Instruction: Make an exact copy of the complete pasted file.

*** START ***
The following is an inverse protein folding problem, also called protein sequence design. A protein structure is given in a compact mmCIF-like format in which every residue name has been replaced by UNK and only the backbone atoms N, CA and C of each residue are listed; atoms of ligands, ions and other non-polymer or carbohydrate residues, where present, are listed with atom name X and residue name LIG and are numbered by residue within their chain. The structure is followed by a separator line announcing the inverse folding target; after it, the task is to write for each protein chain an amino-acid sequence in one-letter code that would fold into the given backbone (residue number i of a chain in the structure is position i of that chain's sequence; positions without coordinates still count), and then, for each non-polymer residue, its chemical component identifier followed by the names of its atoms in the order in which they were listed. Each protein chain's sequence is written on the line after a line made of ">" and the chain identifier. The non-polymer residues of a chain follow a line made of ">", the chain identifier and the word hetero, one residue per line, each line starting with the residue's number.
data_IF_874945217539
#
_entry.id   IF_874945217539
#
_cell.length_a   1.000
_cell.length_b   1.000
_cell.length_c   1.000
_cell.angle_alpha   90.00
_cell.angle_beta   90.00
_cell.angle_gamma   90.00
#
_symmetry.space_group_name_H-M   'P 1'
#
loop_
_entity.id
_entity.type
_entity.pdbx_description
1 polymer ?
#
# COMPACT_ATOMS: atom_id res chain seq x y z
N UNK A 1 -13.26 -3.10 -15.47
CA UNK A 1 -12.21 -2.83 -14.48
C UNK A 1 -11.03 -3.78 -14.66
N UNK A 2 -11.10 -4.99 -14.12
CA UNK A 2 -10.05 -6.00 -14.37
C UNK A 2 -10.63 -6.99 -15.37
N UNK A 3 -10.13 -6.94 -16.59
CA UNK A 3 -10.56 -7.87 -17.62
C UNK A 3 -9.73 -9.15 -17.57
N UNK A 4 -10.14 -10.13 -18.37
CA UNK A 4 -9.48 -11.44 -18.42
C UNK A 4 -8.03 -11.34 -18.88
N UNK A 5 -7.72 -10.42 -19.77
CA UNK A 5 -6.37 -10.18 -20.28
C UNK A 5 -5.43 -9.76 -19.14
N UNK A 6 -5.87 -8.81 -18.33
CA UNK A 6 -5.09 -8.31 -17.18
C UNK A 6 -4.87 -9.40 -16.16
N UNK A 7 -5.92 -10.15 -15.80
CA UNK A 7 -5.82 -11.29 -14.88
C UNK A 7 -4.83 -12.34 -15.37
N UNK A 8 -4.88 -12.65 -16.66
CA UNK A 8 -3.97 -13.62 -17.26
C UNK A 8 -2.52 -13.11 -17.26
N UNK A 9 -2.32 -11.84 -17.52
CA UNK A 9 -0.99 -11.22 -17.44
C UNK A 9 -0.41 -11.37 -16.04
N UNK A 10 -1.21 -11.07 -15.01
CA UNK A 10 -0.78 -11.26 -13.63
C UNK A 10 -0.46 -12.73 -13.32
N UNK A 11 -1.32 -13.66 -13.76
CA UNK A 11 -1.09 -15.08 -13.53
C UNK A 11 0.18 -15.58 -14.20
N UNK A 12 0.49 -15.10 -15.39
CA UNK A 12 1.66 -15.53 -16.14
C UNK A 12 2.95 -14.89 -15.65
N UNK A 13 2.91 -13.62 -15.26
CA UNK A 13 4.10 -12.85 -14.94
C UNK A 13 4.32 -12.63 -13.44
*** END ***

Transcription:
The following is an inverse protein folding problem, also called protein sequence design. A protein structure is given in a compact mmCIF-like format in which every residue name has been replaced by UNK and only the backbone atoms N, CA and C of each residue are listed; atoms of ligands, ions and other non-polymer or carbohydrate residues, where present, are listed with atom name X and residue name LIG and are numbered by residue within their chain. The structure is followed by a separator line announcing the inverse folding target; after it, the task is to write for each protein chain an amino-acid sequence in one-letter code that would fold into the given backbone (residue number i of a chain in the structure is position i of that chain's sequence; positions without coordinates still count), and then, for each non-polymer residue, its chemical component identifier followed by the names of its atoms in the order in which they were listed. Each protein chain's sequence is written on the line after a line made of ">" and the chain identifier. The non-polymer residues of a chain follow a line made of ">", the chain identifier and the word hetero, one residue per line, each line starting with the residue's number.
data_IF_874945217539
#
_entry.id   IF_874945217539
#
_cell.length_a   1.000
_cell.length_b   1.000
_cell.length_c   1.000
_cell.angle_alpha   90.00
_cell.angle_beta   90.00
_cell.angle_gamma   90.00
#
_symmetry.space_group_name_H-M   'P 1'
#
loop_
_entity.id
_entity.type
_entity.pdbx_description
1 polymer ?
#
# COMPACT_ATOMS: atom_id res chain seq x y z
N UNK A 1 -13.26 -3.10 -15.47
CA UNK A 1 -12.21 -2.83 -14.48
C UNK A 1 -11.03 -3.78 -14.66
N UNK A 2 -11.10 -4.99 -14.12
CA UNK A 2 -10.05 -6.00 -14.37
C UNK A 2 -10.63 -6.99 -15.37
N UNK A 3 -10.13 -6.94 -16.59
CA UNK A 3 -10.56 -7.87 -17.62
C UNK A 3 -9.73 -9.15 -17.57
N UNK A 4 -10.14 -10.13 -18.37
CA UNK A 4 -9.48 -11.44 -18.42
C UNK A 4 -8.03 -11.34 -18.88
N UNK A 5 -7.72 -10.42 -19.77
CA UNK A 5 -6.37 -10.18 -20.28
C UNK A 5 -5.43 -9.76 -19.14
N UNK A 6 -5.87 -8.81 -18.33
CA UNK A 6 -5.09 -8.31 -17.18
C UNK A 6 -4.87 -9.40 -16.16
N UNK A 7 -5.92 -10.15 -15.80
CA UNK A 7 -5.82 -11.29 -14.88
C UNK A 7 -4.83 -12.34 -15.37
N UNK A 8 -4.88 -12.65 -16.66
CA UNK A 8 -3.97 -13.62 -17.26
C UNK A 8 -2.52 -13.11 -17.26
N UNK A 9 -2.32 -11.84 -17.52
CA UNK A 9 -0.99 -11.22 -17.44
C UNK A 9 -0.41 -11.37 -16.04
N UNK A 10 -1.21 -11.07 -15.01
CA UNK A 10 -0.78 -11.26 -13.63
C UNK A 10 -0.46 -12.73 -13.32
N UNK A 11 -1.32 -13.66 -13.76
CA UNK A 11 -1.09 -15.08 -13.53
C UNK A 11 0.18 -15.58 -14.20
N UNK A 12 0.49 -15.10 -15.39
CA UNK A 12 1.66 -15.53 -16.14
C UNK A 12 2.95 -14.89 -15.65
N UNK A 13 2.91 -13.62 -15.26
CA UNK A 13 4.10 -12.85 -14.94
C UNK A 13 4.32 -12.63 -13.44